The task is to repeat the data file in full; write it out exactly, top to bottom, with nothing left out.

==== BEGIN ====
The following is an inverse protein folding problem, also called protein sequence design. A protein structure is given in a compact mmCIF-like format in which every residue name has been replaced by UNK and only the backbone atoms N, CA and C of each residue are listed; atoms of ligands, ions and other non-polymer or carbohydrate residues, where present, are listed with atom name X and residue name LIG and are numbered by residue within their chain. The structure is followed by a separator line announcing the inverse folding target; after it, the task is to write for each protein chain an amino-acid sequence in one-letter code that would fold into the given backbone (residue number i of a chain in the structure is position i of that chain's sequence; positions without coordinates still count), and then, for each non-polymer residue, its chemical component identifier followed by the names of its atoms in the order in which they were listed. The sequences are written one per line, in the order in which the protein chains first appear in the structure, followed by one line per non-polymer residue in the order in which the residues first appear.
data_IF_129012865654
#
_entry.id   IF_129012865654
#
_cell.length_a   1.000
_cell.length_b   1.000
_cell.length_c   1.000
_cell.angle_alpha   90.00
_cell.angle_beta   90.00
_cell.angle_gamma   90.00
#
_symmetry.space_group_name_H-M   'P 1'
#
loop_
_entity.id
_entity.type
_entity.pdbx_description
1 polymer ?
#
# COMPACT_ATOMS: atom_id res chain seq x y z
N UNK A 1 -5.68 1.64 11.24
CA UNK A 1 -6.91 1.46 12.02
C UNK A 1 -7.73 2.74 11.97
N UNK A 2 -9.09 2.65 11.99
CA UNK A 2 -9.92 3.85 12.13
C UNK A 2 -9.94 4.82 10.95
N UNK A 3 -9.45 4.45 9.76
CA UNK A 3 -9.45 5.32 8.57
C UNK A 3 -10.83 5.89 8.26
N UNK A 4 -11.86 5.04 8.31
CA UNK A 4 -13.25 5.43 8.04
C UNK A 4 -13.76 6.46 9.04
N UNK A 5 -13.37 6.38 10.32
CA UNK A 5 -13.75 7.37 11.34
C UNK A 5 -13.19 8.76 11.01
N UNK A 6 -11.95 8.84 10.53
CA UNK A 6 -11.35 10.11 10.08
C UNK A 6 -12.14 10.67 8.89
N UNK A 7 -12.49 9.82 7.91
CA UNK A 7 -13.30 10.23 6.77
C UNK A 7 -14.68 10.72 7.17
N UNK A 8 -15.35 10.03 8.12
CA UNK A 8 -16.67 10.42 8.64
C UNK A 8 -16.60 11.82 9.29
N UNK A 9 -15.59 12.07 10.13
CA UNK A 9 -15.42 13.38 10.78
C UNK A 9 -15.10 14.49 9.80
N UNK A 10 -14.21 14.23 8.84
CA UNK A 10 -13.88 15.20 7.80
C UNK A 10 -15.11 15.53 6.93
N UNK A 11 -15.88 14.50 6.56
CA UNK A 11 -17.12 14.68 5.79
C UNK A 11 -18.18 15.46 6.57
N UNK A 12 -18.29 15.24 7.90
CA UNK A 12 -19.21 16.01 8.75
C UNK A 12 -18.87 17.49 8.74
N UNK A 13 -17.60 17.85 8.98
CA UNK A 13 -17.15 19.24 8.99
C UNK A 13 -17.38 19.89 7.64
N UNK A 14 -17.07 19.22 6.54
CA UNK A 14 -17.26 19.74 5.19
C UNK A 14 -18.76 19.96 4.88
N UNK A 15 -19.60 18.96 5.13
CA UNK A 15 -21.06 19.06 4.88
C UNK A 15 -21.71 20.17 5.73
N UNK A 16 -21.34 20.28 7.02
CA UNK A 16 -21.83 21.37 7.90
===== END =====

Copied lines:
The following is an inverse protein folding problem, also called protein sequence design. A protein structure is given in a compact mmCIF-like format in which every residue name has been replaced by UNK and only the backbone atoms N, CA and C of each residue are listed; atoms of ligands, ions and other non-polymer or carbohydrate residues, where present, are listed with atom name X and residue name LIG and are numbered by residue within their chain. The structure is followed by a separator line announcing the inverse folding target; after it, the task is to write for each protein chain an amino-acid sequence in one-letter code that would fold into the given backbone (residue number i of a chain in the structure is position i of that chain's sequence; positions without coordinates still count), and then, for each non-polymer residue, its chemical component identifier followed by the names of its atoms in the order in which they were listed. The sequences are written one per line, in the order in which the protein chains first appear in the structure, followed by one line per non-polymer residue in the order in which the residues first appear.
data_IF_129012865654
#
_entry.id   IF_129012865654
#
_cell.length_a   1.000
_cell.length_b   1.000
_cell.length_c   1.000
_cell.angle_alpha   90.00
_cell.angle_beta   90.00
_cell.angle_gamma   90.00
#
_symmetry.space_group_name_H-M   'P 1'
#
loop_
_entity.id
_entity.type
_entity.pdbx_description
1 polymer ?
#
# COMPACT_ATOMS: atom_id res chain seq x y z
N UNK A 1 -5.68 1.64 11.24
CA UNK A 1 -6.91 1.46 12.02
C UNK A 1 -7.73 2.74 11.97
N UNK A 2 -9.09 2.65 11.99
CA UNK A 2 -9.92 3.85 12.13
C UNK A 2 -9.94 4.82 10.95
N UNK A 3 -9.45 4.45 9.76
CA UNK A 3 -9.45 5.32 8.57
C UNK A 3 -10.83 5.89 8.26
N UNK A 4 -11.86 5.04 8.31
CA UNK A 4 -13.25 5.43 8.04
C UNK A 4 -13.76 6.46 9.04
N UNK A 5 -13.37 6.38 10.32
CA UNK A 5 -13.75 7.37 11.34
C UNK A 5 -13.19 8.76 11.01
N UNK A 6 -11.95 8.84 10.53
CA UNK A 6 -11.35 10.11 10.08
C UNK A 6 -12.14 10.67 8.89
N UNK A 7 -12.49 9.82 7.91
CA UNK A 7 -13.30 10.23 6.77
C UNK A 7 -14.68 10.72 7.17
N UNK A 8 -15.35 10.03 8.12
CA UNK A 8 -16.67 10.42 8.64
C UNK A 8 -16.60 11.82 9.29
N UNK A 9 -15.59 12.07 10.13
CA UNK A 9 -15.42 13.38 10.78
C UNK A 9 -15.10 14.49 9.80
N UNK A 10 -14.21 14.23 8.84
CA UNK A 10 -13.88 15.20 7.80
C UNK A 10 -15.11 15.53 6.93
N UNK A 11 -15.88 14.50 6.56
CA UNK A 11 -17.12 14.68 5.79
C UNK A 11 -18.18 15.46 6.57
N UNK A 12 -18.29 15.24 7.90
CA UNK A 12 -19.21 16.01 8.75
C UNK A 12 -18.87 17.49 8.74
N UNK A 13 -17.60 17.85 8.98
CA UNK A 13 -17.15 19.24 8.99
C UNK A 13 -17.38 19.89 7.64
N UNK A 14 -17.07 19.22 6.54
CA UNK A 14 -17.26 19.74 5.19
C UNK A 14 -18.76 19.96 4.88
N UNK A 15 -19.60 18.96 5.13
CA UNK A 15 -21.06 19.06 4.88
C UNK A 15 -21.71 20.17 5.73
N UNK A 16 -21.34 20.28 7.02
CA UNK A 16 -21.83 21.37 7.90